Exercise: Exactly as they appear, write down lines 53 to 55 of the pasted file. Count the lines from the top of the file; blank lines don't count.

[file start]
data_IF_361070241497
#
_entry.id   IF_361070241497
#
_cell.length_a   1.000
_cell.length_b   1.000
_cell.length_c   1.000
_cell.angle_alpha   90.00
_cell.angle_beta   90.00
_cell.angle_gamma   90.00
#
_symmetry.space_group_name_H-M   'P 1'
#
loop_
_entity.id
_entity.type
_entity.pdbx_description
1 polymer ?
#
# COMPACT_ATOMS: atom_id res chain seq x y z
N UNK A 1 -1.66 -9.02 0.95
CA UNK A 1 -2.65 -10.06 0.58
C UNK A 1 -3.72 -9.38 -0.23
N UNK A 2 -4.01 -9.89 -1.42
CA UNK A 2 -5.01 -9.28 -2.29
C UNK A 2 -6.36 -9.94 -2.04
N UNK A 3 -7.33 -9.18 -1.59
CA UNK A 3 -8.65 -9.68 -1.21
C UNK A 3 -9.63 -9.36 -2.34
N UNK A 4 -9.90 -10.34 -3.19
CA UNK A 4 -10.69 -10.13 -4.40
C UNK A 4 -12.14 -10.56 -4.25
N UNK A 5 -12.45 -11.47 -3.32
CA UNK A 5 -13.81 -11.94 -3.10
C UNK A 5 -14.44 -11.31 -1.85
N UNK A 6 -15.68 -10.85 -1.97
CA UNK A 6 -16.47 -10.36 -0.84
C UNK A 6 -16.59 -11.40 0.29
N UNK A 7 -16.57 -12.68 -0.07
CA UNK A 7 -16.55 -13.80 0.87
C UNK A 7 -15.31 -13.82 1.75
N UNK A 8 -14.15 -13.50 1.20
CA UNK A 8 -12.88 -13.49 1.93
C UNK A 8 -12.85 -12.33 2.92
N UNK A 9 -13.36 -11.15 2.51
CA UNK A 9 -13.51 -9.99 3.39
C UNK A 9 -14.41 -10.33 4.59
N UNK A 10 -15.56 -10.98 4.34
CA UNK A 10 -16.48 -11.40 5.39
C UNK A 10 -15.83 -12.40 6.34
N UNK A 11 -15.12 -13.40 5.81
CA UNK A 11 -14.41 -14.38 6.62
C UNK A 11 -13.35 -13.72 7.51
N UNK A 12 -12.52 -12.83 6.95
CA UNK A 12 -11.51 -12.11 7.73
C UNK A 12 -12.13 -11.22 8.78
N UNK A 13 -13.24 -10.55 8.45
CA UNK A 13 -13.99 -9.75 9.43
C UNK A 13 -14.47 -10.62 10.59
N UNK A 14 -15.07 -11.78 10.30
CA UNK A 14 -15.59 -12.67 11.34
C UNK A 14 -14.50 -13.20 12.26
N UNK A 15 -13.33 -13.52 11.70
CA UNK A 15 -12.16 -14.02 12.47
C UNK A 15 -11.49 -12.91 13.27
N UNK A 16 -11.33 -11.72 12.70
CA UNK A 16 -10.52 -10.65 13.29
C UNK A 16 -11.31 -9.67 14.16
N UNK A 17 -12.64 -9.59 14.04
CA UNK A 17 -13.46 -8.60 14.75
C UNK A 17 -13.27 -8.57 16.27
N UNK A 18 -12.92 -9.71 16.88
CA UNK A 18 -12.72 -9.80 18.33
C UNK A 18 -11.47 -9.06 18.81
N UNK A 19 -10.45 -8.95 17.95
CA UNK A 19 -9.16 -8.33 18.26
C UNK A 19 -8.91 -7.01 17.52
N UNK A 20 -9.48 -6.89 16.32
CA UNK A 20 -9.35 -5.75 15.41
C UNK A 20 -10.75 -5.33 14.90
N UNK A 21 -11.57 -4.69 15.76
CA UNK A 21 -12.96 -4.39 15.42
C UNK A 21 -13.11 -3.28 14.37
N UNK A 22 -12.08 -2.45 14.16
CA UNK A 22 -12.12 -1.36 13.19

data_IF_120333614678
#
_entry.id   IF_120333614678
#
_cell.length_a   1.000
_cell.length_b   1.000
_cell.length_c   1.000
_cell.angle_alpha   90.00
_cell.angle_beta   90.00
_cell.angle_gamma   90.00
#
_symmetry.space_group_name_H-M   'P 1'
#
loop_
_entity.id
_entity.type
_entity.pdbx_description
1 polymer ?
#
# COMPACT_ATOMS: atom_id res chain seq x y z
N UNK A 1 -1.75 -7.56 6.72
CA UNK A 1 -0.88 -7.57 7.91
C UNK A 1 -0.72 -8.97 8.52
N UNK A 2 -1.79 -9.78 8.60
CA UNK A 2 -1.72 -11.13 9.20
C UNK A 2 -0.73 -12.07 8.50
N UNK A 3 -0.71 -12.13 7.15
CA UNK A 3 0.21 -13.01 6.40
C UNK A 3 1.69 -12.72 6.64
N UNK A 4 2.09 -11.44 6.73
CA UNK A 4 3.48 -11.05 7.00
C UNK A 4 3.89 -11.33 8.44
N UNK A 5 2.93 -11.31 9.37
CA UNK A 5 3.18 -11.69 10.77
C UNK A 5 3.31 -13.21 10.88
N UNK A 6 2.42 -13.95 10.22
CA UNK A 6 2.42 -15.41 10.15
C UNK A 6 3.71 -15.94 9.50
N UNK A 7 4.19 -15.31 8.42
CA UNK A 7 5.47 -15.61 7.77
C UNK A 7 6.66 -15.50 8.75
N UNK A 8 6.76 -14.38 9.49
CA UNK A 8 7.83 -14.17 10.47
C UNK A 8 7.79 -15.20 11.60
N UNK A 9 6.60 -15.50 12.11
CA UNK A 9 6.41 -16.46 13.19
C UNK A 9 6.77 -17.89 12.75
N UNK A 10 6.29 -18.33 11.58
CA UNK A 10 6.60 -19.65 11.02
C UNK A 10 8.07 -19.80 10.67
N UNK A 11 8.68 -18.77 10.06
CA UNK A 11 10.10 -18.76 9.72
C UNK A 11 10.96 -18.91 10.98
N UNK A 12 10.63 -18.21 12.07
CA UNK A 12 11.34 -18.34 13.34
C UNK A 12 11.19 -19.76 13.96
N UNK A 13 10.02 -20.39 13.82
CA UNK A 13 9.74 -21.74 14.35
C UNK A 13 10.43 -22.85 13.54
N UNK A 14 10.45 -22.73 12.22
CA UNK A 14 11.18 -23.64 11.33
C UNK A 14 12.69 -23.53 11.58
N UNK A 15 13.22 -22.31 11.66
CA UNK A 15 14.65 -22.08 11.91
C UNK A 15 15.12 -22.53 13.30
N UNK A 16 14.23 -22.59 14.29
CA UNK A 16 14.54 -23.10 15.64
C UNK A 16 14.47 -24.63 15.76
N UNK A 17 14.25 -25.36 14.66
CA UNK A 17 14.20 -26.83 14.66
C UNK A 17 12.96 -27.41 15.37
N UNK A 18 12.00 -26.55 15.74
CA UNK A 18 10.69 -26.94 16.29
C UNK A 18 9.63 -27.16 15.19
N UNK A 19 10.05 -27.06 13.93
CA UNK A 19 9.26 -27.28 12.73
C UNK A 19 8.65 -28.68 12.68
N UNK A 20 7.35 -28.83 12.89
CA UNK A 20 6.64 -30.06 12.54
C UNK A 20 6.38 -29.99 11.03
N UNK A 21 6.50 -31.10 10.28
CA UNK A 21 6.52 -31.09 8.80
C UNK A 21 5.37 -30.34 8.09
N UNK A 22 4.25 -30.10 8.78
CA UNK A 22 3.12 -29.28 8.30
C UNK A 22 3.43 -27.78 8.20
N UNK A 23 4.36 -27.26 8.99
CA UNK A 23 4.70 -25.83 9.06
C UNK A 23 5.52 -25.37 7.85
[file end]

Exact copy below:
C UNK A 11 -13.35 -13.72 7.51
N UNK A 12 -12.52 -12.83 6.95
CA UNK A 12 -11.51 -12.11 7.73